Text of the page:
I think it is useless to repeat here many facts connected parts of oxygen, four parts of carbonic acid,' and one with this subject, and which I brought to your notice in part of oxygen which has been transformed into water, my last year's lectures. thus making up again the twenty-one parts of gaseous Urine.-Having also dwelt in my last course at some matter in the 100 which he inspired. But the production length on the principal elements contained in this imof this carbonic acid is chiefly caused by the action of the portant secretion, I deem it my duty merely to call your oxygen dissolved in the arterial blood during ils passage attention to one or two facts of some immediate importance and contact with the animal tissues and the glycogen which have been published since then. One of these is existing in the capillary vessels ; for it is there that we due to Dr. Marcet, who has found in that secretion a subobserve the change of blood from arterial to renous, the stance which, until his investigations, had been unnoticed conversion from venous into arterial being, as above stated, by chemists. I mean an amorphous or non-crystallisable in the lungs.
acid, which he calls colloidic acid, from the circumstance
Dec. 15, 1868.
Society of Arts.
that it cannot pass or diffuse itself through animal mem- of the curare, or the poisonous mixture used by the Indians branes. I may here mention that substances in general, at Madagascar, and on the banks of the river Oronoco. according to the theory of Mr. Thomas Graham, the These researches will be found in several articles published Master of the Mint, may be divided into two classes, by him in the Revue des Deux Mondes, 1864; and, to excite namely-those which crystallise, and which he calls crys- your interest in reading the articles, I may state on his talloids, and those which do not diffuse, and which he calls authority that the death which ensues by the injection into colloide, from the French word solle, or glue. M. E. Morin the blood ot a trace of this poison may be considered as has also published some elaborate researches on the rela. the most curious and distressing that can be conceived, tive proportions of oxygen and carbonic acid in urine, and and he further states that the physiological phenomena the following table will show you the influence which ex. which are witnessed during the process of death may lead ercise has upon the combustion of organic matter through to the most beneficial application of the substance as a the oxygen conveyed in the blood by the cruorine of Pro- therapeutic agent. fessor Stokes, converting the organic matter into carbonic Although time is pressing, I cannot part from you this acid, for this gas is found, as you will see, more abun- evening without calling your attention to the fact that dantly in the urine of man when in a state of activity than every day we are realising the cherished ideas of the when in a state of repose :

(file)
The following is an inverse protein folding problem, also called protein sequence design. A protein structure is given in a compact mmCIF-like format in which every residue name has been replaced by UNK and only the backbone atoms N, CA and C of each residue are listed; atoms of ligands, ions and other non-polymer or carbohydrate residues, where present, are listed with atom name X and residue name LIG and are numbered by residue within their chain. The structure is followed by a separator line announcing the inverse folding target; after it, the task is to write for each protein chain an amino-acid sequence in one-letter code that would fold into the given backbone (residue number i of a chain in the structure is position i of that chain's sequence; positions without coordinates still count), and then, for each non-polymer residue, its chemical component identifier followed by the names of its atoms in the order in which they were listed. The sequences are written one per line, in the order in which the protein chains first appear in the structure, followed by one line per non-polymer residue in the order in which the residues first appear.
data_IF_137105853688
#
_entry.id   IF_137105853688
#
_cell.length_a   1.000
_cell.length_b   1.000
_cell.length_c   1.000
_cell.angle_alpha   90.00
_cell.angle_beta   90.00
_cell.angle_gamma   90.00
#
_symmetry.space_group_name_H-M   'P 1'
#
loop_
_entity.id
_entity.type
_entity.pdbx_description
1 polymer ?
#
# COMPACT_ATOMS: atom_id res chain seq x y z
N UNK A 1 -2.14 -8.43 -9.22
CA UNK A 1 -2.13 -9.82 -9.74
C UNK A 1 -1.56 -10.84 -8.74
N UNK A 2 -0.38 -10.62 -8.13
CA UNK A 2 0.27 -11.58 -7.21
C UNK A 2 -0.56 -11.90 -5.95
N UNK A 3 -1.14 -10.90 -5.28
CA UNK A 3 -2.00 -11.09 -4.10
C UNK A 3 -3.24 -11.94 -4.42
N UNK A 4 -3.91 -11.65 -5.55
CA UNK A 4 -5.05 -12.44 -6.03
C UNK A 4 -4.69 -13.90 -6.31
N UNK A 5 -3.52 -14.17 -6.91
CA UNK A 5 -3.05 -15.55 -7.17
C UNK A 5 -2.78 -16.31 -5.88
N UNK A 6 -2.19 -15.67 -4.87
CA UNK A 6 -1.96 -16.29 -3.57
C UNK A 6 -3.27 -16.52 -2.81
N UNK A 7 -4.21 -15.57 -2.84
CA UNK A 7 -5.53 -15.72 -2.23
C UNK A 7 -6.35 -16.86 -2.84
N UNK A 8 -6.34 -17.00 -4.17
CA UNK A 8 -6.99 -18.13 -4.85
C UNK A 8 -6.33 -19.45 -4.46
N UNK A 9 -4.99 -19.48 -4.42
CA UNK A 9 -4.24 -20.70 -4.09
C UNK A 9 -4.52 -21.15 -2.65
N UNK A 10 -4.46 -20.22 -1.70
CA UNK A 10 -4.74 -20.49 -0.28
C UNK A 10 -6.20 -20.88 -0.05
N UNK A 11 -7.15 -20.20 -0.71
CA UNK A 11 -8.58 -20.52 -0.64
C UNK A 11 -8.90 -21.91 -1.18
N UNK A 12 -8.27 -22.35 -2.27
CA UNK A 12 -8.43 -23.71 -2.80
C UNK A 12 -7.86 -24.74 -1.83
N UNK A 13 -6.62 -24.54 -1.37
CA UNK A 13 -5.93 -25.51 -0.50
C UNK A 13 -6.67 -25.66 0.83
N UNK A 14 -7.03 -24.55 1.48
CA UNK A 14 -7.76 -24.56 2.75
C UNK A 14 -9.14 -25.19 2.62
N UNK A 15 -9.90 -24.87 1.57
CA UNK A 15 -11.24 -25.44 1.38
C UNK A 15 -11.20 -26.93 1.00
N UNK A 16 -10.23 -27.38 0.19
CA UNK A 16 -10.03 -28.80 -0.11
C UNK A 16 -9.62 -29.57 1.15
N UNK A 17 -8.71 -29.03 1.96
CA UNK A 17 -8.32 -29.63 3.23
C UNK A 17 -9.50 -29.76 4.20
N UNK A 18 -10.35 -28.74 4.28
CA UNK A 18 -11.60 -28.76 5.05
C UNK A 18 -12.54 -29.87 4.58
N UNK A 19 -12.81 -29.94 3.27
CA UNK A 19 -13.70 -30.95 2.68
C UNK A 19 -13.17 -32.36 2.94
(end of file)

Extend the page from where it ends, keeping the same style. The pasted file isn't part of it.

alchemiet, and of the medical men of the fifteenth and GASES IN THE SECRETION OF THE KIDNEYS.
sixteenth centuries, who laboured, the one to extract from
substances what they called the quintessence of them, and Quantities of Gases in Composition of tho 100 parts of Urino.
Activity. Ropoue. the other to apply what they supposed then to be such From 2.62
quintessences. From the imperfect state of science, Carbonic acid 73:56
chemistry included, at that time, they were unable to carry to Oxygen
1.65 1.89 Nitrogen
out what they conceived to be essential to arrive at a better 24'79 35'18
and more enlightened treatment of disease. They perfectly felt that the extracts or infusions of the plants they